Coagulation specialists have argued that this window between receipt of weakly positive ELISA results and higher specificity functional assay results leads to over-treatment of HIT, a little-appreciated issue. Smythe and her colleagues at Beaumont Hospital realized, however, that they could effect some improvements in this arena. "We showed in a previous study that many patients we treat with a DTI for HIT either had negative or weakly positive ELISA results. That made us realize we had some education to do," she recalled. "If the patient has a negative ELISA result for HIT, the chances of he or she having HIT are one percent or less, yet we were treating them. So we felt we had some room to improve our practice of whom we're actually treating for HIT."

A multidisciplinary team at Beaumont collaborated extensively to develop a protocol combining both diagnostic testing and clinical assessment to guide HIT recognition, laboratory testing, and treatment. The primary goal of this effort, which the authors reported previously, was to keep patients from being unnecessarily exposed to DTI therapy. After implementing the protocol, the investigators tracked its impact on HIT-related treatment, outcomes, and costs (Thromb Haemost 2012 108:992-8). Overall, they found the protocol both helped discontinue DTI therapy more rapidly when it wasn't warranted, while also starting it faster when indicated.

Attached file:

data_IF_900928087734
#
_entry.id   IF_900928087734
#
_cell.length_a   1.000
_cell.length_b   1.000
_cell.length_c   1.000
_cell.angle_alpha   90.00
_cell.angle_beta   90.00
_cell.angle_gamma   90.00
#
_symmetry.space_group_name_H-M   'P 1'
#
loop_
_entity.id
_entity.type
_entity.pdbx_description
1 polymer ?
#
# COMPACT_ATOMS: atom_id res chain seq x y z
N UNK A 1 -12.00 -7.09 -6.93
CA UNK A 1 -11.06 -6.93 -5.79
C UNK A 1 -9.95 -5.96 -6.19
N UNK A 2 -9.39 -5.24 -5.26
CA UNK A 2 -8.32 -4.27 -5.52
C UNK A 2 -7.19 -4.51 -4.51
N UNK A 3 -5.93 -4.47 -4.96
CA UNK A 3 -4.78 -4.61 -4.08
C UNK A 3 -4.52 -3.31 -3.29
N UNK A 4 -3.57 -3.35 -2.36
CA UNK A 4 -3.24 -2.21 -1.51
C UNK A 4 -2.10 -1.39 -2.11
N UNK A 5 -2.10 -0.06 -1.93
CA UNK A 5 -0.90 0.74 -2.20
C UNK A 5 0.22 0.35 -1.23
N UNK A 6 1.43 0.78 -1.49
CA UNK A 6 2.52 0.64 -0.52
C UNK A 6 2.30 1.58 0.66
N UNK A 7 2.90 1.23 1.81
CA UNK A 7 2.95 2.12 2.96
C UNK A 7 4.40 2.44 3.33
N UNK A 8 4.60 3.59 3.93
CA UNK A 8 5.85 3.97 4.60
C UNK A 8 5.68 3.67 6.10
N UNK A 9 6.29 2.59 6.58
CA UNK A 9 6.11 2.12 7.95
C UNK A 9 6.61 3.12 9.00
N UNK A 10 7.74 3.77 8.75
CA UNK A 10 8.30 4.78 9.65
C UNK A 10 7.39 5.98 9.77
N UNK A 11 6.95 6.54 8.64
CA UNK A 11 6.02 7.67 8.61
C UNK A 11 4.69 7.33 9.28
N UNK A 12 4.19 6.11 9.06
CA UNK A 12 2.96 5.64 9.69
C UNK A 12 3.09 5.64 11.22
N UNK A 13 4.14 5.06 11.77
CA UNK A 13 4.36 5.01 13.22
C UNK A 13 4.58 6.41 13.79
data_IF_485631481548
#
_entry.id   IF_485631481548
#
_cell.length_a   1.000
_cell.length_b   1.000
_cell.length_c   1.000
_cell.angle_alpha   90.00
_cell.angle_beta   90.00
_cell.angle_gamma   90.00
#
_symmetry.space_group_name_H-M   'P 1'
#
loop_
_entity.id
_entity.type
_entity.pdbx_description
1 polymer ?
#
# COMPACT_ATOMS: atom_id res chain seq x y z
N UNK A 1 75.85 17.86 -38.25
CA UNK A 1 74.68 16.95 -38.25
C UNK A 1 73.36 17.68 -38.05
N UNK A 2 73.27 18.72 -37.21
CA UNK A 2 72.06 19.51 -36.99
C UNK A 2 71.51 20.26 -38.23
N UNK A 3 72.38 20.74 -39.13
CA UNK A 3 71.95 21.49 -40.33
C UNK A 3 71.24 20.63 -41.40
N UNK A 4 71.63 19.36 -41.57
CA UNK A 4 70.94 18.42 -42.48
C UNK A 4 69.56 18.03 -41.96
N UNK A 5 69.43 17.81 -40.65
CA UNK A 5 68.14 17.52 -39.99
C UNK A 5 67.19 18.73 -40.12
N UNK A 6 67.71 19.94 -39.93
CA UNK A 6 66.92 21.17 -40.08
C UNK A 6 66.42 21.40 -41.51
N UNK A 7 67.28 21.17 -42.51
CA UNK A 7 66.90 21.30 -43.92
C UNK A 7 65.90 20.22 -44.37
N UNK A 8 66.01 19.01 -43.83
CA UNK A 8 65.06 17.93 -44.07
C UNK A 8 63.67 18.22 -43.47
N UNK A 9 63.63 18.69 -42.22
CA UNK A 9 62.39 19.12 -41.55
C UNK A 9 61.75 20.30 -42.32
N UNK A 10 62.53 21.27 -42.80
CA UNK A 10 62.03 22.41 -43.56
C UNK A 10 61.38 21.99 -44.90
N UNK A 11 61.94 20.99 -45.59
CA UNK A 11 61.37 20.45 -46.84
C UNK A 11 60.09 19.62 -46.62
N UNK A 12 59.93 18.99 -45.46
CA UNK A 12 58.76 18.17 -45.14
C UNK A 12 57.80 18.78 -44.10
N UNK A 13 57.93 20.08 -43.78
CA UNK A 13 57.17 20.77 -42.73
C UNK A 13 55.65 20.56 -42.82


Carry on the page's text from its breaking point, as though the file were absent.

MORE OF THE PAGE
DTI therapy was discontinued within 24 hours of a negative PF4/heparin ELISA in 61% of patients post-implementation versus 30% pre-implementation. In addition, after Beaumont implemented the protocol, DTI therapy was more likely to start within 12 hours of HIT antibody testing in patients with a high- to moderate suspicion of HIT—77.4% post-implementation versus 25.8% beforehand. Thrombotic events were more common in the pre- versus post-implementation period, 34.4% versus 13%, while major bleeding incidents dropped by 6.6% after implementation. The authors also calculated that Beaumont would save at least $450,000 annually from the decline in inappropriate DTI use.

"This project was a significant undertaking, years of work by so many people, and we were thrilled with the results," said Smythe. "We were excited to find that we more than doubled our ability to stop DTI therapy within 24 hours of getting that negative ELISA result, because from a safety perspective it means we're not exposing patients to a medication they don't need. This also has cost implications, because DTI is an expensive treatment."

Based upon these results, both Smythe and Fischer encouraged laboratorians to consider whether an HIT protocol would benefit their institutions. "Lab directors should look at the authors' pre-protocol analysis in terms of understanding patterns of testing and patterns of use. That alone would be helpful in understanding how well hospitals are doing in diagnosing and treating this condition. What volume of testing are they doing? What volume of DTI are they using?" said Fischer. "The protocol itself is complicated, so hospitals would want to look carefully at whether it is something they could implement practically given their own clinical processes and work flows."

Smythe echoed Fischer's recommendations. "Reach out to your pharmacy partners if you don't have an HIT protocol in your hospital and explore the ability to collaborate and develop one, because patients are the winners here."